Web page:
All the government really needs to do is to court and cater to its foreign donors to stay in power. Did you know that Africa remains the most unstable continent in the world, beset by civil strife and war? Since 1996, 11 countries have been embroiled in civil wars. According to the Stockholm International Peace Research Institute, in the 1990s, “Africa had more wars than the rest of the world combined. ” (Bhagwati, P 6) I personally think, “foreign aid is a waste of time. ” Well, how do you make foreign aid work? By implementing a system in the first place that works.

Compare this with the current practice in development aid; as we have seen, what goes for best practice is often not particularly well founded. The Annual World Development Report is an indication of what goes for best practice. The report contains some high-level concept, like decentralization or education for girls in Kenya, Africa. The U. S. government must advocate with and not on behalf of African governments in designing development programs that will work, taking into account the regional impact of what is designed. We cannot be expecting African governments to feel obliged to a sketch they had no part in creating.

Lending a hand is only precious if it meets the real need as perceived by those requiring help. In close, the good news is we know what works; what delivers growth and reduces poverty. We’ve seen the history of U. S Foreign Aid, future outlooks of U. S Foreign Aid, violence in Africa and how tainted government can sit and do nothing for their own people. We also acknowledge, that economies that rely on open-ended commitments of aid almost universally fail, and those that do not depend on aid succeed. The latter is true for economically successful countries such as China, India and even closer to home, in South Africa and Botswana.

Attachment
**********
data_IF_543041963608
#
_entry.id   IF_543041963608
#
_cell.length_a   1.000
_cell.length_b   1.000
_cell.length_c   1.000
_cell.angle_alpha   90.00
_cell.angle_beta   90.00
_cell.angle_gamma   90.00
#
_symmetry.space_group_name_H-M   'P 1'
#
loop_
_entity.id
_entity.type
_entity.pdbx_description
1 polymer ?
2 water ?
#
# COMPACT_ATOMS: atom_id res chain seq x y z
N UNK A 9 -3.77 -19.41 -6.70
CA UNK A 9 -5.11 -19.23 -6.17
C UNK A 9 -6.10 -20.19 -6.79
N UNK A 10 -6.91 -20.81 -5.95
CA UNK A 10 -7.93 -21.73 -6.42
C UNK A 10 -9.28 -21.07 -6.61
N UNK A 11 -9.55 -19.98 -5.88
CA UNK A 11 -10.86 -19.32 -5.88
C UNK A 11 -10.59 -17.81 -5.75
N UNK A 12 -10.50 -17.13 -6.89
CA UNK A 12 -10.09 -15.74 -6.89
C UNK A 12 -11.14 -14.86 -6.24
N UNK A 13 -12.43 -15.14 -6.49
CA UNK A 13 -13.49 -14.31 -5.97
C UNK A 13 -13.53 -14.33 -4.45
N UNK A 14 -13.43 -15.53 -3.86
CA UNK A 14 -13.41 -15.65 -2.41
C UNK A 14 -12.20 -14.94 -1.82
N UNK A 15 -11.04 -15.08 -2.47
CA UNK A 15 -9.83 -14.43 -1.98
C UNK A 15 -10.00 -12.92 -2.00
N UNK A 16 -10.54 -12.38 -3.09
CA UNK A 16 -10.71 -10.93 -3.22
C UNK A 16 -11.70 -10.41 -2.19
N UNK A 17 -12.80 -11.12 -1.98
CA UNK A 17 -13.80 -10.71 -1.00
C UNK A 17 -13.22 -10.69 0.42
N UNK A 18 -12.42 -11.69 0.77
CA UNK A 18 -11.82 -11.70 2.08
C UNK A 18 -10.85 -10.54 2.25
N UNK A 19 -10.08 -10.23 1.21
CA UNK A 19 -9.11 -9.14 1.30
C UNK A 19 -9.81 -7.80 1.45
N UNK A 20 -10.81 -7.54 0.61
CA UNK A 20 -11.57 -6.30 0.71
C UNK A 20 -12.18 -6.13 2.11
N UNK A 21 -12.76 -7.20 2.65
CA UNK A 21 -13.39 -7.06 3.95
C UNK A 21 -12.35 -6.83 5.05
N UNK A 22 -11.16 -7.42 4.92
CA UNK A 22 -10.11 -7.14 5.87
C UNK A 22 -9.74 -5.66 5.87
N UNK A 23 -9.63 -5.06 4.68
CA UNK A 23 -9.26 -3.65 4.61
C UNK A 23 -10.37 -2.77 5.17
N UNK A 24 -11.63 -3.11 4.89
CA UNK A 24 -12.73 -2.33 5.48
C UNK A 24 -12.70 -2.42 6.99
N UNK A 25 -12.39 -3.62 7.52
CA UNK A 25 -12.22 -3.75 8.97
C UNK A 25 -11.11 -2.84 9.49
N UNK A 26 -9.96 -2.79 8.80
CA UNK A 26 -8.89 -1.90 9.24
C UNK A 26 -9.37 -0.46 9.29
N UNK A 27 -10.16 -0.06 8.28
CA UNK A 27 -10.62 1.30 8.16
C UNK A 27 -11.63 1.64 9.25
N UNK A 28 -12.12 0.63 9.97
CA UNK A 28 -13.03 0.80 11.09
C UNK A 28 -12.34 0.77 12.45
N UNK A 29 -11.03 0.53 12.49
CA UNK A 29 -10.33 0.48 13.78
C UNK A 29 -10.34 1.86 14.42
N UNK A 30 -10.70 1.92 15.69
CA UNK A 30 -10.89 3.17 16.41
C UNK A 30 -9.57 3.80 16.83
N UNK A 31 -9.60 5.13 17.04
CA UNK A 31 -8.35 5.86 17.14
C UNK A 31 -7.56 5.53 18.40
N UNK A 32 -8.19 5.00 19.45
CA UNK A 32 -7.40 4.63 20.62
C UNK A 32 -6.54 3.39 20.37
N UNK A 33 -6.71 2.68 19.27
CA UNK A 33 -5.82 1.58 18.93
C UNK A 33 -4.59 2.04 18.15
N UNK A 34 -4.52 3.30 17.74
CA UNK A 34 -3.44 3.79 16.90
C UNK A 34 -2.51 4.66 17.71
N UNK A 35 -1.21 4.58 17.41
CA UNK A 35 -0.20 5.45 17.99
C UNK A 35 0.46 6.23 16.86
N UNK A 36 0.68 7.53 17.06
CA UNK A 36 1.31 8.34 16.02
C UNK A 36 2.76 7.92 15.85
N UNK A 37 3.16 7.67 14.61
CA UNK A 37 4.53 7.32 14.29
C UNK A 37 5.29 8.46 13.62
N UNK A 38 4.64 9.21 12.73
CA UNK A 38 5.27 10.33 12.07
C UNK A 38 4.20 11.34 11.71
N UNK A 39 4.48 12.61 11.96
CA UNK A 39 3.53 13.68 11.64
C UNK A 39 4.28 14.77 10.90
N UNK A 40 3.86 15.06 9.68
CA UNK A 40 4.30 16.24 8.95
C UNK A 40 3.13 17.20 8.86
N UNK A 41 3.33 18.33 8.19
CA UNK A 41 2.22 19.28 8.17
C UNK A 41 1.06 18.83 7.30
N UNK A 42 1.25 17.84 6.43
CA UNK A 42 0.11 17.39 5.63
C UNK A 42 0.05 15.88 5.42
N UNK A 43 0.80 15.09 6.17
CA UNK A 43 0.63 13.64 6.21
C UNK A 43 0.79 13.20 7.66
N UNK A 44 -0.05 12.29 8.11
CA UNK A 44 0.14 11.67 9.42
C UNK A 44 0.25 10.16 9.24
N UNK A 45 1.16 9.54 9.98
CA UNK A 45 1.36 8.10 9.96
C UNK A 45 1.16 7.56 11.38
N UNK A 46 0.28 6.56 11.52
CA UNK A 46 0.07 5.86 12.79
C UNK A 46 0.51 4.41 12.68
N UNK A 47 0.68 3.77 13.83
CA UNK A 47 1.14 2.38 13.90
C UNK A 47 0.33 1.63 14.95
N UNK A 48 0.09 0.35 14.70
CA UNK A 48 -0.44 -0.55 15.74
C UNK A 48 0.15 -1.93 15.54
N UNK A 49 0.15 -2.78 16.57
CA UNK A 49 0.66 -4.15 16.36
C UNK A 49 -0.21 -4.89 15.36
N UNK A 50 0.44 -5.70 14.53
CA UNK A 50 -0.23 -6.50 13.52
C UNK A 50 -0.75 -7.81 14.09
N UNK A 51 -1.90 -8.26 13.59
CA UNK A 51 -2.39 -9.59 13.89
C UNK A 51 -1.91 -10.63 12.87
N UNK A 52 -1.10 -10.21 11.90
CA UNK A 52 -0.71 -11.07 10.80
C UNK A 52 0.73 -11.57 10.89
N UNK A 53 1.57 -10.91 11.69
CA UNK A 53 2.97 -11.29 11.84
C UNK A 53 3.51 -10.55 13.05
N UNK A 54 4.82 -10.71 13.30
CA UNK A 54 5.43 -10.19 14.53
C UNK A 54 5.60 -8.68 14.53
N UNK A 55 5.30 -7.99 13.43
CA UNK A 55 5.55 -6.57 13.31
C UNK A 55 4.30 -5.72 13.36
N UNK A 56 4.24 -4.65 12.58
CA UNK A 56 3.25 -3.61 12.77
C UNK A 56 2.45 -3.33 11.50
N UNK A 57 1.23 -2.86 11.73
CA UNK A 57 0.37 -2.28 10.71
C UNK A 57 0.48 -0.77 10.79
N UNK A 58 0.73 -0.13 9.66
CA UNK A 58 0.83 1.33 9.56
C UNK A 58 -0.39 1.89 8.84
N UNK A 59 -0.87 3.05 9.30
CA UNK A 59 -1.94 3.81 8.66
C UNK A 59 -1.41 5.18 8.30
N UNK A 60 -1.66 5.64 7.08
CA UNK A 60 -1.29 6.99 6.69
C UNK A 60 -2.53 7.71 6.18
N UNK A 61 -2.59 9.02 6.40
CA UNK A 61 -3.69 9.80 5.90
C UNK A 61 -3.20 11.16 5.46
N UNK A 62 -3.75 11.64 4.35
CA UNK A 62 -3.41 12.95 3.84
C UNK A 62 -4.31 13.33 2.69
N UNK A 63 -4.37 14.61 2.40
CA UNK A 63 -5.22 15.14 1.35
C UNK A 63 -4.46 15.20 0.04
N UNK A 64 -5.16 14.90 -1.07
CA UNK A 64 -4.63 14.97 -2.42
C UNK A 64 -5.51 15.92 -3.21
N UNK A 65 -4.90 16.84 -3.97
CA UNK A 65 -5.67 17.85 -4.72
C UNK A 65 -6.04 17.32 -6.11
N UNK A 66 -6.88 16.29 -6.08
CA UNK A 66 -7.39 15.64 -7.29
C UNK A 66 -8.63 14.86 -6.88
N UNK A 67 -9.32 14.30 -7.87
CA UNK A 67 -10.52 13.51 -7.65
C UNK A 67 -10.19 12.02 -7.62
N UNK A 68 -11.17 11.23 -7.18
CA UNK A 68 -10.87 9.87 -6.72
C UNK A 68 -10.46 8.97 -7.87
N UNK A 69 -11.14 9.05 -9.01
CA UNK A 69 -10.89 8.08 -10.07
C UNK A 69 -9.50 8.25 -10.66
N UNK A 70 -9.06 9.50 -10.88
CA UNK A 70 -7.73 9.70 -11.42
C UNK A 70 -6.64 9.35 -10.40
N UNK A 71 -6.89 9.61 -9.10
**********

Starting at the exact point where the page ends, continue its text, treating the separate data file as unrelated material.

Their strategy of development finance emphasizes the important role of entrepreneurship and markets over a staid aid-system of development that preaches hand-outs. Cited Works Bhagwati, Jagdish. “Banned Aid. ” Foreign Affairs. February 2010. April 1 2010 ;http://www. foreignaffairs. com/articles/65905/jagdish-bhagwati/banned-aid; Carbone, Maurizio. The European Union and International Development: the politics of foreign aid. London: New York, Routledge, 2007 Farrar, Straus G. Moyo, Dambisa. Dead Aid: Why Aid Is Not Working and How There Is a Better Way for Africa. 2009, 208 pp. “Foreign Affairs and Defense. University of Austin, Texas. 2009. April 1 2010 ; http://www. laits. utexas. edu/gov310/FAD/glossary. html ; Kenya: UN reports sharp deterioration in security, humanitarian situation. UNNewsCentre. January 28 2008. April 11, 2010 ;http://www. un. org/apps/news/story. asp? NewsID=25438;Cr=kenya;Cr1; Hamilton, Edward K. America’s Global Interest. New York City: NY, W. W. Norton ; Company, 1989. Lancaster, Carol. Foreign Aid: Diplomacy, Development, Domestic Politics. Chicago: IL, University of Chicago Press, 2007. Lancaster, Carol and Van, Ann. Organizing U. S. oreign aid: confronting the challenges of the twenty-first century. Washington, D. C. : Brookings Institution Press, c2005. 1 April 2010 ; http://catalog. linccweb. org/F/PAEEGP7IXEP99LSLBK3AA7HGYP93I463A2YX6Y2IXL5YME5FH8-12708? func=full-set-set;set_number=020198;set_entry=000017;format=999; Schiller, Bradley R. The economics of poverty and discrimination. Upper Saddle River: NJ, Pearson/Prentice Hall, 2008 Schoenbaum, David. The United States and the State of Israel. Oxford: NY, Oxford University press. 1993. Savelle, Max. The Origins of American Diplomacy. New York: New York, The Macmillan Company, 1967.